The $parent property refers to the parent ViewModel object. Typically, you’ll only need this when you’re working with nested loops and you need to access properties in the outer loop. For example, if you need to access the Product instance from the inside of the foreach: tags loop, you could use the $parent property:

Between observable arrays, the foreach binding, and the binding context properties discussed previously, you should have all the tools you need to leverage arrays in your Knockout.js web applications.

Discounted Products

Before we move on to the conditional bindings, we’re going to add a discount property to our Product class:

This gives us a condition we can check with Knockout.js’ logical bindings. First, we make the discount parameter optional, giving it a default value of 0. Then, we create an observable for the discount so Knockout.js can track its changes. Finally, we define a computed observable that returns a user-friendly version of the discount percentage.

Let’s go ahead and add a 20% discount to the first item in PersonViewModel.shoppingCart:

The if and ifnot Bindings

The if binding is a conditional binding. If the parameter you pass evaluates to true, the contained HTML will be displayed, otherwise it’s removed from the DOM. For instance, try adding the following cell to the <table> containing the shopping cart items, right before the “Remove” button.

Everything inside the <td> element will only appear for items that have a discount greater than 0. Plus, since discount is an observable, Knockout.js will automatically re-evaluate the condition whenever it changes. This is just one more way Knockout.js helps you focus on the data driving your application.

Figure 15: Conditionally rendering a discount for each product

You can use any JavaScript expression as the condition: Knockout.js will try to evaluate the string as JavaScript code and use the result to show or hide the element. As you might have guessed, the ifnot binding simply negates the expression.

The with Binding

The with binding can be used to manually declare the scope of a particular block. Try adding the following snippet towards the top of your view, before the “Checkout” and “Add Beer” buttons:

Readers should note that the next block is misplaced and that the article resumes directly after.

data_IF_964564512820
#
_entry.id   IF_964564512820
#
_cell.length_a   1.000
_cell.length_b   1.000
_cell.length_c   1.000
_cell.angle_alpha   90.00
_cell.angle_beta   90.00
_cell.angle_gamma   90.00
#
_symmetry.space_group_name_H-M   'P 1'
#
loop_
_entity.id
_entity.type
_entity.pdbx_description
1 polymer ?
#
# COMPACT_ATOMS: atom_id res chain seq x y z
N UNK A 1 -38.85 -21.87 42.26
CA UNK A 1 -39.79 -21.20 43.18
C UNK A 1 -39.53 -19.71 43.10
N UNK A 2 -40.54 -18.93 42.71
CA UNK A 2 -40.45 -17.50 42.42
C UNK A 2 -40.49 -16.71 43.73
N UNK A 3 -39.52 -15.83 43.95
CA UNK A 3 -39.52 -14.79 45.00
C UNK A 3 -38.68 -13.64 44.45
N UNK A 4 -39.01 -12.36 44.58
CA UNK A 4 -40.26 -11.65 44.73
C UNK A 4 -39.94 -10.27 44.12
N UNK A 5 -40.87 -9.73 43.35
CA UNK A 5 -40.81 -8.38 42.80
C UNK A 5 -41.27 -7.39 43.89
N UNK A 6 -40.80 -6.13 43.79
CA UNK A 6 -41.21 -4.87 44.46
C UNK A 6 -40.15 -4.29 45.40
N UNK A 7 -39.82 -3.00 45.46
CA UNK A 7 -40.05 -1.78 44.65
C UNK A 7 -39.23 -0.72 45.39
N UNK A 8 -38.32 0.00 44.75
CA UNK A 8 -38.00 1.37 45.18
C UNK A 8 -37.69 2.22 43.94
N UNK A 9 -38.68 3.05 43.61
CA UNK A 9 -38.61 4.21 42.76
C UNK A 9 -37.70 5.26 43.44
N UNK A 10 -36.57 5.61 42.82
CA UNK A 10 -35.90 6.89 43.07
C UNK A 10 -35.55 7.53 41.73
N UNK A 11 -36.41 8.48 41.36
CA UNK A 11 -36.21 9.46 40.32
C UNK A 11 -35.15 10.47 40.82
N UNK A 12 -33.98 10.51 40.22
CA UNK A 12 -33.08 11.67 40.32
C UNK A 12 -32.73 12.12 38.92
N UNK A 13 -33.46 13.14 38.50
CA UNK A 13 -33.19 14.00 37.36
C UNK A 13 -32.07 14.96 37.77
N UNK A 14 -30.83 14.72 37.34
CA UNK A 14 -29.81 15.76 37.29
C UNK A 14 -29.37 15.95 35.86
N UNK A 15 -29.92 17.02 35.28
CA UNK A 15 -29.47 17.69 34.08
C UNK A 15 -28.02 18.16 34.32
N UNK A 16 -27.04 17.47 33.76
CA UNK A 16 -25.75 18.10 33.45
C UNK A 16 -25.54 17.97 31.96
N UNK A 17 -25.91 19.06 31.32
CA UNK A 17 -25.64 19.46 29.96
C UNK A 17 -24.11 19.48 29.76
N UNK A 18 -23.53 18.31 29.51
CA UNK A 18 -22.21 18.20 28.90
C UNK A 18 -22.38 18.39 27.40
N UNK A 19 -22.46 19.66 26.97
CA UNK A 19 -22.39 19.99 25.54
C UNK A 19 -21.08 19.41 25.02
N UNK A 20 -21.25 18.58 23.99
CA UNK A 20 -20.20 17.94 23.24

Inside of the with block, Knockout.js uses PersonViewModel.featuredProduct as the binding context. So, the text: name and text: price bindings work as expected without a reference to their parent object.

Of course, for the previous HTML to work, you’ll need to define a featuredProduct property on PersonViewModel:


This lesson presented the foreach, if, ifnot, and with bindings. These control-flow bindings give you complete control over how your ViewModel is displayed in a view.

It’s important to realize the relationship between Knockout.js’ bindings and observables. Technically, the two are entirely independent. As we saw at the very beginning of this series, you can use a normal object with native JavaScript properties (i.e. not observables) as your ViewModel, and Knockout.js will render the view’s bindings correctly. However, Knockout.js will only process the template the first time around—without observables, it can’t automatically update the view when the underlying data changes. Seeing as how this is the whole point of Knockout.js, you’ll typically see bindings refer to observable properties, like our foreach: shoppingCart binding in the previous examples.

Now that we can control the logic behind our view templates, we can move on to controlling the appearance of individual HTML elements. The next lesson digs into the fun part of Knockout.js: appearance bindings.

This lesson represents a chapter from Knockout Succinctly, a free eBook from the team at Syncfusion.